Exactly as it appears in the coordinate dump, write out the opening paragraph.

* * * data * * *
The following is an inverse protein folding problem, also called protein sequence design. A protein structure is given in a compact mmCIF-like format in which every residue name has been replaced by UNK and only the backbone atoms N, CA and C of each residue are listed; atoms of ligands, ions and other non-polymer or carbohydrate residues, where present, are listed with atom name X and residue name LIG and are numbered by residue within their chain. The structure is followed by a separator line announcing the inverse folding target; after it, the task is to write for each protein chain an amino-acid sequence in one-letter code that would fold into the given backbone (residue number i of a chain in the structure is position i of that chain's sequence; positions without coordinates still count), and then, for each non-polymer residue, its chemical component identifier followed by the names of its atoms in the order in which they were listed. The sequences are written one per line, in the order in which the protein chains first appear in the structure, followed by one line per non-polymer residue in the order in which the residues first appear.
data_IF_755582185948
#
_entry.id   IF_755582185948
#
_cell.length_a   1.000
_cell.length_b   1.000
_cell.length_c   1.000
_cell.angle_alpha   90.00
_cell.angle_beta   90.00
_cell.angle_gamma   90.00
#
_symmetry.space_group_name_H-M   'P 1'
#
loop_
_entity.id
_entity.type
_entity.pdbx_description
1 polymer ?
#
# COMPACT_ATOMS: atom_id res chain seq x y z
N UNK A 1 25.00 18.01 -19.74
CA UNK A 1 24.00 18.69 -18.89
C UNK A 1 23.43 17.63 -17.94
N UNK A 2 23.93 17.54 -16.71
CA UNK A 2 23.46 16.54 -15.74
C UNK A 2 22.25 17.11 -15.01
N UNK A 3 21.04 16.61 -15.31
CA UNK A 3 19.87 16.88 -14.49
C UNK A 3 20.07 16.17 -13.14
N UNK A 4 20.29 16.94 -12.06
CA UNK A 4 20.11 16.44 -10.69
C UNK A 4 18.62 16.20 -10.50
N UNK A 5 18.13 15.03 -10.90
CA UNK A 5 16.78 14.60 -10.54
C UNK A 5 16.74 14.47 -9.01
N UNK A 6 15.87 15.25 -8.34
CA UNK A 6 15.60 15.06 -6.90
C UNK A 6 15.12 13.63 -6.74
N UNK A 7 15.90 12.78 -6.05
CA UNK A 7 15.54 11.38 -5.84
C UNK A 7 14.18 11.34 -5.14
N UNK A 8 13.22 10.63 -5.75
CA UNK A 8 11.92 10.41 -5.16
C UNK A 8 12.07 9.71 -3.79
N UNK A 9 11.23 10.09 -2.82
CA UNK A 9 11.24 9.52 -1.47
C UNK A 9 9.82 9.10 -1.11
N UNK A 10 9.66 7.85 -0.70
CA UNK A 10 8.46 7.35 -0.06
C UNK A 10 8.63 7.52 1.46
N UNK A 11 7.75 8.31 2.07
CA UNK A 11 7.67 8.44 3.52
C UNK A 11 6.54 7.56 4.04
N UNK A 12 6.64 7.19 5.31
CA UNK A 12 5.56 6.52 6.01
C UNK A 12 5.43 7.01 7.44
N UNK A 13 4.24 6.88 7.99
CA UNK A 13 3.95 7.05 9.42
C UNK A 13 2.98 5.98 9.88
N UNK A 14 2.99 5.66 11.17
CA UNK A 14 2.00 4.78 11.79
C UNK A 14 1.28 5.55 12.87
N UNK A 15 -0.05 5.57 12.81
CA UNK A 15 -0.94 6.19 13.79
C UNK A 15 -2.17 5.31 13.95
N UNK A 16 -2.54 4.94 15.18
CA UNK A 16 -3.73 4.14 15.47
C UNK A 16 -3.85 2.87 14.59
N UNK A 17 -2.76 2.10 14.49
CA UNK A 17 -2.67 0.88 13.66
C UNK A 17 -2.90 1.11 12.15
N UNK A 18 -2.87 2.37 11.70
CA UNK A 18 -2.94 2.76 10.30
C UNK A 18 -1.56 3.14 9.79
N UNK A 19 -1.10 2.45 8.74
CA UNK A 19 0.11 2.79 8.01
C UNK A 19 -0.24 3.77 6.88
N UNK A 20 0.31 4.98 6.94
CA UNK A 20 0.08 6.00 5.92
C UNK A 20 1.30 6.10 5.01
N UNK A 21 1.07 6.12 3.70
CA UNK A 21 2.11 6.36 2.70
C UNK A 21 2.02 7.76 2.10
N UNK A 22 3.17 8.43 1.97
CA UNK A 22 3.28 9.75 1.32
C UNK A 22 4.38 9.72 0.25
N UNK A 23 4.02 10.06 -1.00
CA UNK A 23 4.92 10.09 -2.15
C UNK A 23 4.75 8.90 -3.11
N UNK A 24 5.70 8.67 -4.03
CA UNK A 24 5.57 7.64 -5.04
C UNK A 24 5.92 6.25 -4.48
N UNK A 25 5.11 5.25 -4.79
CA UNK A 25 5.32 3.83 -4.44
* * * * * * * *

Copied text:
The following is an inverse protein folding problem, also called protein sequence design. A protein structure is given in a compact mmCIF-like format in which every residue name has been replaced by UNK and only the backbone atoms N, CA and C of each residue are listed; atoms of ligands, ions and other non-polymer or carbohydrate residues, where present, are listed with atom name X and residue name LIG and are numbered by residue within their chain. The structure is followed by a separator line announcing the inverse folding target; after it, the task is to write for each protein chain an amino-acid sequence in one-letter code that would fold into the given backbone (residue number i of a chain in the structure is position i of that chain's sequence; positions without coordinates still count), and then, for each non-polymer residue, its chemical component identifier followed by the names of its atoms in the order in which they were listed. The sequences are written one per line, in the order in which the protein chains first appear in the structure, followed by one line per non-polymer residue in the order in which the residues first appear.